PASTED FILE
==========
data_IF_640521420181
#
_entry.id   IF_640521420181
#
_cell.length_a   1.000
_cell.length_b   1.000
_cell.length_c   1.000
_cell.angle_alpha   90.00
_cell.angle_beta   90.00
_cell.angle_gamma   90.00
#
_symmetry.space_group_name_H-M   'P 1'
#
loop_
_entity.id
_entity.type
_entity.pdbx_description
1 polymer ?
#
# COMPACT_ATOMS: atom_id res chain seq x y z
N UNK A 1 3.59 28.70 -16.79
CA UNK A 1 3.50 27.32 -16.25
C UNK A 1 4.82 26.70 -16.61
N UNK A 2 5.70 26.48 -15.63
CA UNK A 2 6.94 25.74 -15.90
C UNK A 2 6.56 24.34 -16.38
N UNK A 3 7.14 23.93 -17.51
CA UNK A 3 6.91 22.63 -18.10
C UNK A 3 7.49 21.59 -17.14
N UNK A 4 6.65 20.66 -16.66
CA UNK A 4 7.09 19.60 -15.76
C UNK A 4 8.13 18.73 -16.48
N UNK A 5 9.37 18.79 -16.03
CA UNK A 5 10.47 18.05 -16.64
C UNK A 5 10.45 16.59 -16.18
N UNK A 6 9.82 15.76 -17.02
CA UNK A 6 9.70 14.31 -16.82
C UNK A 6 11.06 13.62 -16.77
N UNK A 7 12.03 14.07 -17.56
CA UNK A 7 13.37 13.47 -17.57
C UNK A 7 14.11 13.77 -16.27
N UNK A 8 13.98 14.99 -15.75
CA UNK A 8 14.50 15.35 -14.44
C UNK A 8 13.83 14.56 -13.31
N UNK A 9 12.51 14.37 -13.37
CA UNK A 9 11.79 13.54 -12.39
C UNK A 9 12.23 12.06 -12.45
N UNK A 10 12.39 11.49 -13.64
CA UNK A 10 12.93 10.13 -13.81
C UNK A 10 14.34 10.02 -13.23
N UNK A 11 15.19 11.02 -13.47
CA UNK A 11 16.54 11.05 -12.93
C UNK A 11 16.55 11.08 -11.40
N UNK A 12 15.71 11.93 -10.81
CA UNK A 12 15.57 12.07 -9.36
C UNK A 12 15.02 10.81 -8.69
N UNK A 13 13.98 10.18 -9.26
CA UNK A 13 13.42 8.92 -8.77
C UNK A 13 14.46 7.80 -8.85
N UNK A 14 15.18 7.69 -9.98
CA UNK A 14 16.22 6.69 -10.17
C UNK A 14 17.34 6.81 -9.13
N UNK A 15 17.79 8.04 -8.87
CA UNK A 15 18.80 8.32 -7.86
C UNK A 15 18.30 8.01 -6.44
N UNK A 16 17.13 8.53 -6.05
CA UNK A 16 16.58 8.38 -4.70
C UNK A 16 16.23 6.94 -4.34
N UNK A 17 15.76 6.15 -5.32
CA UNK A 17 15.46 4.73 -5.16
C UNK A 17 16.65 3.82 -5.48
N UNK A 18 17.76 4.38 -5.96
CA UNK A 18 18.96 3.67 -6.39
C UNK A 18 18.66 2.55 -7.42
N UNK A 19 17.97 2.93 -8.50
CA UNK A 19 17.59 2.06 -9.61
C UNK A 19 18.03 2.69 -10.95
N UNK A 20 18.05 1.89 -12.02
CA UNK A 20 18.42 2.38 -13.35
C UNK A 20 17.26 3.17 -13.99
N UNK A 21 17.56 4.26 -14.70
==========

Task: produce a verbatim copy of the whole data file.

data_IF_640521420181
#
_entry.id   IF_640521420181
#
_cell.length_a   1.000
_cell.length_b   1.000
_cell.length_c   1.000
_cell.angle_alpha   90.00
_cell.angle_beta   90.00
_cell.angle_gamma   90.00
#
_symmetry.space_group_name_H-M   'P 1'
#
loop_
_entity.id
_entity.type
_entity.pdbx_description
1 polymer ?
#
# COMPACT_ATOMS: atom_id res chain seq x y z
N UNK A 1 3.59 28.70 -16.79
CA UNK A 1 3.50 27.32 -16.25
C UNK A 1 4.82 26.70 -16.61
N UNK A 2 5.70 26.48 -15.63
CA UNK A 2 6.94 25.74 -15.90
C UNK A 2 6.56 24.34 -16.38
N UNK A 3 7.14 23.93 -17.51
CA UNK A 3 6.91 22.63 -18.10
C UNK A 3 7.49 21.59 -17.14
N UNK A 4 6.65 20.66 -16.66
CA UNK A 4 7.09 19.60 -15.76
C UNK A 4 8.13 18.73 -16.48
N UNK A 5 9.37 18.79 -16.03
CA UNK A 5 10.47 18.05 -16.64
C UNK A 5 10.45 16.59 -16.18
N UNK A 6 9.82 15.76 -17.02
CA UNK A 6 9.70 14.31 -16.82
C UNK A 6 11.06 13.62 -16.77
N UNK A 7 12.03 14.07 -17.56
CA UNK A 7 13.37 13.47 -17.57
C UNK A 7 14.11 13.77 -16.27
N UNK A 8 13.98 14.99 -15.75
CA UNK A 8 14.50 15.35 -14.44
C UNK A 8 13.83 14.56 -13.31
N UNK A 9 12.51 14.37 -13.37
CA UNK A 9 11.79 13.54 -12.39
C UNK A 9 12.23 12.06 -12.45
N UNK A 10 12.39 11.49 -13.64
CA UNK A 10 12.93 10.13 -13.81
C UNK A 10 14.34 10.02 -13.23
N UNK A 11 15.19 11.02 -13.47
CA UNK A 11 16.54 11.05 -12.93
C UNK A 11 16.55 11.08 -11.40
N UNK A 12 15.71 11.93 -10.81
CA UNK A 12 15.57 12.07 -9.36
C UNK A 12 15.02 10.81 -8.69
N UNK A 13 13.98 10.18 -9.26
CA UNK A 13 13.42 8.92 -8.77
C UNK A 13 14.46 7.80 -8.85
N UNK A 14 15.18 7.69 -9.98
CA UNK A 14 16.22 6.69 -10.17
C UNK A 14 17.34 6.81 -9.13
N UNK A 15 17.79 8.04 -8.87
CA UNK A 15 18.80 8.32 -7.86
C UNK A 15 18.30 8.01 -6.44
N UNK A 16 17.13 8.53 -6.05
CA UNK A 16 16.58 8.38 -4.70
C UNK A 16 16.23 6.94 -4.34
N UNK A 17 15.76 6.15 -5.32
CA UNK A 17 15.46 4.73 -5.16
C UNK A 17 16.65 3.82 -5.48
N UNK A 18 17.76 4.38 -5.96
CA UNK A 18 18.96 3.67 -6.39
C UNK A 18 18.66 2.55 -7.42
N UNK A 19 17.97 2.93 -8.50
CA UNK A 19 17.59 2.06 -9.61
C UNK A 19 18.03 2.69 -10.95
N UNK A 20 18.05 1.89 -12.02
CA UNK A 20 18.42 2.38 -13.35
C UNK A 20 17.26 3.17 -13.99
N UNK A 21 17.56 4.26 -14.70